A Critical Introduction to Twentieth-Century American Drama: Volume 3, Beyond Broadway

In this, the third and final volume of his critical account of American drama in the twentieth century, Christopher Bigsby turns from the text-oriented drama of Williams, Miller and Albee (volume 2) in order to trace other, parallel theatrical developments of the post-war period, including contemporary groups and playwrights. Beyond Broadway denotes the geographical and spiritual challenges to prevailing standards which so fragmented the theatre of the 1960s in particular. Following his analysis of the Off-Broadway and Off-Off Broadway playwrights and theatres, Dr Bigsby separates the period into four main areas: performance theatre (including the Living Theatre and the Performance Group); the conjunction of dance, music and painting with drama in the ‘theatre of images’; two successful contemporary playwrights, Sam Shepard and David Mamet; and finally the committed theatre exemplified in the San Francisco Mime Troupe and Chicano, black and women’s theatre.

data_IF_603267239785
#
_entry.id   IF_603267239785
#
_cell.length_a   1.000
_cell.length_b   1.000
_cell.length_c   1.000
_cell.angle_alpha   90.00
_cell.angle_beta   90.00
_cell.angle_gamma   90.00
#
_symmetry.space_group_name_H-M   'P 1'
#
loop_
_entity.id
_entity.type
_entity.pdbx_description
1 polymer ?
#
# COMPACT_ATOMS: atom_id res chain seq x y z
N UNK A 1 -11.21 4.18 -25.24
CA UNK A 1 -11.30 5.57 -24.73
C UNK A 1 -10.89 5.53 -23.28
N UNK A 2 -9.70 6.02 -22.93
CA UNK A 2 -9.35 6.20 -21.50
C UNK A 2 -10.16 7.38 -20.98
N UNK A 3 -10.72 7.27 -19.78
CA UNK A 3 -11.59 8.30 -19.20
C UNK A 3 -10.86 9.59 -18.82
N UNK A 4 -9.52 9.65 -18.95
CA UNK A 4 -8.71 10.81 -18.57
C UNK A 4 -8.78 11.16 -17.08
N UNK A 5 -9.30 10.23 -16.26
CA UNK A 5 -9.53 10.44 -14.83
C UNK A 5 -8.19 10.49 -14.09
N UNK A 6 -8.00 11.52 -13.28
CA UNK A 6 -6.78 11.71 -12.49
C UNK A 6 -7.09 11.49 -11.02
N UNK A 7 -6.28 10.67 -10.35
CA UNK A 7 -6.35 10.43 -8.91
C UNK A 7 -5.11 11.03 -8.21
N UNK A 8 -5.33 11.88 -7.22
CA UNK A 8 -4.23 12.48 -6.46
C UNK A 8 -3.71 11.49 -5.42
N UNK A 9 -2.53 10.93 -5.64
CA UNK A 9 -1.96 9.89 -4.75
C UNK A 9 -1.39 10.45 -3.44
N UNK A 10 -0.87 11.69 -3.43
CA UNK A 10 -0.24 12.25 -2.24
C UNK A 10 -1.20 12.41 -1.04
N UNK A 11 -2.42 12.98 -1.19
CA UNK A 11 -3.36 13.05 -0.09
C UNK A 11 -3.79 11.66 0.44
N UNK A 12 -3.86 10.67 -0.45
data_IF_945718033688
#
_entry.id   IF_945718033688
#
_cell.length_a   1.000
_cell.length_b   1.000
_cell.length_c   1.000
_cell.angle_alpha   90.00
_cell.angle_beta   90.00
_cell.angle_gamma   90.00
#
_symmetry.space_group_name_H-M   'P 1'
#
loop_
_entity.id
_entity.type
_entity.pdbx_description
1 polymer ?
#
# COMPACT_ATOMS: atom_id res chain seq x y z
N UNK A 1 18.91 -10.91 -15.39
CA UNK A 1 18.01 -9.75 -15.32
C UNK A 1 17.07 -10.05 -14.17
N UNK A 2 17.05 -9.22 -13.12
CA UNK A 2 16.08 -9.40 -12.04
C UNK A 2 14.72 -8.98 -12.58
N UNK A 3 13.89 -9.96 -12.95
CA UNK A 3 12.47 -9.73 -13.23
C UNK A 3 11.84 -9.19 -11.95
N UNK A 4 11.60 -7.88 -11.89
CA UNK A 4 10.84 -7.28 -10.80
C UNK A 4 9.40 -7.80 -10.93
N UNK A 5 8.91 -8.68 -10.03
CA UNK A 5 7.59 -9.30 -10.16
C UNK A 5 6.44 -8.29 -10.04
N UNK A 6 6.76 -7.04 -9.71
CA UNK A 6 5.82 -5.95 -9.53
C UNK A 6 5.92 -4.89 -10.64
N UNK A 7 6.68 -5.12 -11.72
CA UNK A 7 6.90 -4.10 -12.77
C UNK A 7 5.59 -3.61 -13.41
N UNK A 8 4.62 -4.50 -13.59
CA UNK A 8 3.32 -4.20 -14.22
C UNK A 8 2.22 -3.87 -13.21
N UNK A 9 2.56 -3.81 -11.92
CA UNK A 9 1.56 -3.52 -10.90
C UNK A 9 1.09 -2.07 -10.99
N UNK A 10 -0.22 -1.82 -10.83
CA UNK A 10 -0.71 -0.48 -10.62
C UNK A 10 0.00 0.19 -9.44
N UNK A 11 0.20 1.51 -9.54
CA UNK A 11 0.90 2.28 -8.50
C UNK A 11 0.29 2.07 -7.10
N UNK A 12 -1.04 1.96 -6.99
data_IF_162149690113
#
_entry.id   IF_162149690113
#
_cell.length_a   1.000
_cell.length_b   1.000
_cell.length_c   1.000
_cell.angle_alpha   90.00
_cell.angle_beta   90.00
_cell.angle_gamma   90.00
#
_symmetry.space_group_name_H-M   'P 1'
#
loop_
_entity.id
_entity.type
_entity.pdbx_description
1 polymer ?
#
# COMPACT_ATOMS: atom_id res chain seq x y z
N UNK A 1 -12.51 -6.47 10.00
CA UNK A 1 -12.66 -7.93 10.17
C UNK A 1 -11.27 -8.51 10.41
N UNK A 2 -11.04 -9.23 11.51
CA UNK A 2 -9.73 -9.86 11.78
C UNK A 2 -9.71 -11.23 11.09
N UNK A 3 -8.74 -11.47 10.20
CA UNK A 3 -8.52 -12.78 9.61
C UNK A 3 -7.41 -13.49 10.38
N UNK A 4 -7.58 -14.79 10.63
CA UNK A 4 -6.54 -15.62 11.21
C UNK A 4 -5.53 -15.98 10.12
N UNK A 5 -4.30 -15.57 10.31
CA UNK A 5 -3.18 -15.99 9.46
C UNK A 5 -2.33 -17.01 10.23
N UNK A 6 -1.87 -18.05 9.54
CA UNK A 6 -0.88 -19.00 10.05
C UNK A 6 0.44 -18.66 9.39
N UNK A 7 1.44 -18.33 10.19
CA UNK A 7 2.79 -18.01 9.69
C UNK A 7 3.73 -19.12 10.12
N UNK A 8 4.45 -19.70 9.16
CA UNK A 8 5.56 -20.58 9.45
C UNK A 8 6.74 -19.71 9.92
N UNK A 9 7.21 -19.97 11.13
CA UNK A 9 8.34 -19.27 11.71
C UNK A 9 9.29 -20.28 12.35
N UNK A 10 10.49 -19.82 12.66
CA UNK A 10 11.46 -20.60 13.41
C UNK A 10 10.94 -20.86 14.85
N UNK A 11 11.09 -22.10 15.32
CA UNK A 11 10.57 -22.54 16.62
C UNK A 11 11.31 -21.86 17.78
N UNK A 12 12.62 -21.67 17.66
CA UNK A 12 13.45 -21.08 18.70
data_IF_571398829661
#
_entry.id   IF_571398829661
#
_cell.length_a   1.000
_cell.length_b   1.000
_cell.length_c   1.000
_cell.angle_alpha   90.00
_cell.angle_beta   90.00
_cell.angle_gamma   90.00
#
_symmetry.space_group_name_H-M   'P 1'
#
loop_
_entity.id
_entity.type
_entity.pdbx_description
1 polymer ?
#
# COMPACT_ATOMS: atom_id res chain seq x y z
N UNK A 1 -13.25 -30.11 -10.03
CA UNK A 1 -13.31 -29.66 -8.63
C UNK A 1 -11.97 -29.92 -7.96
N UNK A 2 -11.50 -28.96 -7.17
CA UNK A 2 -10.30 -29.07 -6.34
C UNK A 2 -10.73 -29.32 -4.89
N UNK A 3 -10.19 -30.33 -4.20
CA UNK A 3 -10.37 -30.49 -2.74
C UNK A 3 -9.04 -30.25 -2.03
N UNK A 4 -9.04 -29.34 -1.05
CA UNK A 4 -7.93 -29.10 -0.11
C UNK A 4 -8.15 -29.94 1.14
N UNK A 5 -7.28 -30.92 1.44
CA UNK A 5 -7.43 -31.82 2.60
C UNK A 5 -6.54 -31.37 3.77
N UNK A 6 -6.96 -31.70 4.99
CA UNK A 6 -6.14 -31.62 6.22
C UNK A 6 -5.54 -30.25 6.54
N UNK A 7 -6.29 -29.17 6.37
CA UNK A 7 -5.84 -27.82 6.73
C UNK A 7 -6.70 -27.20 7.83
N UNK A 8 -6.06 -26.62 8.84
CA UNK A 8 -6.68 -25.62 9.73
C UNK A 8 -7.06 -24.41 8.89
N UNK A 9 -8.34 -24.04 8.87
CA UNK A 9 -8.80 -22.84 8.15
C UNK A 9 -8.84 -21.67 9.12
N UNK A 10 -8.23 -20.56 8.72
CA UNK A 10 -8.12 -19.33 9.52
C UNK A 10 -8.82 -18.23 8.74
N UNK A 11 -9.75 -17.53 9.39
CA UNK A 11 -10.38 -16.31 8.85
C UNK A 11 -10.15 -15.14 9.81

List of illustrations; Preface; Acknowledgements; Part I. Beyond Broadway: Introduction; 1. Zen, happenings, Artaud, Grotowski; Part II. Performance Theatre: Introduction; 2. The living theatre; 3. The open theatre; 4. The performance group; Part III. The Theatre of Images: Art, Theatre and the Real: Introduction; 5. Robert Wilson; 6. Richard Foreman; 7. Lee Breuer; Part IV. The Playwright: 8. Sam Shepard; 9. David Mamet; Part V. The Theatre of Commitment: Introduction; 10. The San Francisco Mime Troupe; 11. Bread and Puppet; 12. El Teatro Campesino; 13. American Indian theatre; 14. Black theatre; 15. Gay theatre; 16. Women’s theatre; Afterword; Appendix; Notes; Bibliography; Index.


‘Bigsby’s style is lean but dense, pursuing ideas with imagination and fine scholarship. The book is plentiful in detail, rich in insight, and reliable in judgement.’ Library Journal, New York

‘One of the greatest attractions of Bigsby‘s train of thought is his constant comparison between a sense of absurdity, early and late modernism, O’Neill and Albee. This is why Volume One of his Introduction is such exciting reading.’ Journal of American Studies